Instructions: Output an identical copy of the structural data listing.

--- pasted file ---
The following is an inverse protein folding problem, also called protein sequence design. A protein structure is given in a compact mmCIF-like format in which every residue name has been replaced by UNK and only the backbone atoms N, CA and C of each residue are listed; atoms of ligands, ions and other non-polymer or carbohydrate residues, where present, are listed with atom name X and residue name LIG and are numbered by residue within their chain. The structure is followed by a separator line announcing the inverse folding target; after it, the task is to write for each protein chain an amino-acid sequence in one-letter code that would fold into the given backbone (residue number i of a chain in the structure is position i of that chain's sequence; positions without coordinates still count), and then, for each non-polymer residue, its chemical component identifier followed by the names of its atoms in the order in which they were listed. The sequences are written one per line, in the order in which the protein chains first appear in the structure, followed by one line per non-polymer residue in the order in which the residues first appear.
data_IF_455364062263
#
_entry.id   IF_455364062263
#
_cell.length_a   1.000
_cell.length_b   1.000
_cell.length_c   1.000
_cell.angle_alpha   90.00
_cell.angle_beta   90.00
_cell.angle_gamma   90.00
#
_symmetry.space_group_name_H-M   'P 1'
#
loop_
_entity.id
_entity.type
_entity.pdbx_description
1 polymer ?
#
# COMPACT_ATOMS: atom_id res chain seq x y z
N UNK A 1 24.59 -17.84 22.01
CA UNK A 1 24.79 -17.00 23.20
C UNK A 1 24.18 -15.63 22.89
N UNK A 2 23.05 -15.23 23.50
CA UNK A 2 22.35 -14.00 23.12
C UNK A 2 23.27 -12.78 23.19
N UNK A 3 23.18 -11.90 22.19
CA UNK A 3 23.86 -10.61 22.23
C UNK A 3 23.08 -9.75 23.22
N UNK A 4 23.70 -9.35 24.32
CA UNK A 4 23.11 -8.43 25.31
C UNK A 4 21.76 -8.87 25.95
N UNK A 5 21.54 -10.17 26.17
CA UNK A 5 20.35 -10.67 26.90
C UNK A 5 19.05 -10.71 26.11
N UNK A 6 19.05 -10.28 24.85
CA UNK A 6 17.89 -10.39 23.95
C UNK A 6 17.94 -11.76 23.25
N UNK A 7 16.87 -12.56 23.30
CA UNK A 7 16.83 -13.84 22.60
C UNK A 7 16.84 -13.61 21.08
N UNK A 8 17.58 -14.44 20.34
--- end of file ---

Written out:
The following is an inverse protein folding problem, also called protein sequence design. A protein structure is given in a compact mmCIF-like format in which every residue name has been replaced by UNK and only the backbone atoms N, CA and C of each residue are listed; atoms of ligands, ions and other non-polymer or carbohydrate residues, where present, are listed with atom name X and residue name LIG and are numbered by residue within their chain. The structure is followed by a separator line announcing the inverse folding target; after it, the task is to write for each protein chain an amino-acid sequence in one-letter code that would fold into the given backbone (residue number i of a chain in the structure is position i of that chain's sequence; positions without coordinates still count), and then, for each non-polymer residue, its chemical component identifier followed by the names of its atoms in the order in which they were listed. The sequences are written one per line, in the order in which the protein chains first appear in the structure, followed by one line per non-polymer residue in the order in which the residues first appear.
data_IF_455364062263
#
_entry.id   IF_455364062263
#
_cell.length_a   1.000
_cell.length_b   1.000
_cell.length_c   1.000
_cell.angle_alpha   90.00
_cell.angle_beta   90.00
_cell.angle_gamma   90.00
#
_symmetry.space_group_name_H-M   'P 1'
#
loop_
_entity.id
_entity.type
_entity.pdbx_description
1 polymer ?
#
# COMPACT_ATOMS: atom_id res chain seq x y z
N UNK A 1 24.59 -17.84 22.01
CA UNK A 1 24.79 -17.00 23.20
C UNK A 1 24.18 -15.63 22.89
N UNK A 2 23.05 -15.23 23.50
CA UNK A 2 22.35 -14.00 23.12
C UNK A 2 23.27 -12.78 23.19
N UNK A 3 23.18 -11.90 22.19
CA UNK A 3 23.86 -10.61 22.23
C UNK A 3 23.08 -9.75 23.22
N UNK A 4 23.70 -9.35 24.32
CA UNK A 4 23.11 -8.43 25.31
C UNK A 4 21.76 -8.87 25.95
N UNK A 5 21.54 -10.17 26.17
CA UNK A 5 20.35 -10.67 26.90
C UNK A 5 19.05 -10.71 26.11
N UNK A 6 19.05 -10.28 24.85
CA UNK A 6 17.89 -10.39 23.95
C UNK A 6 17.94 -11.76 23.25
N UNK A 7 16.87 -12.56 23.30
CA UNK A 7 16.83 -13.84 22.60
C UNK A 7 16.84 -13.61 21.08
N UNK A 8 17.58 -14.44 20.34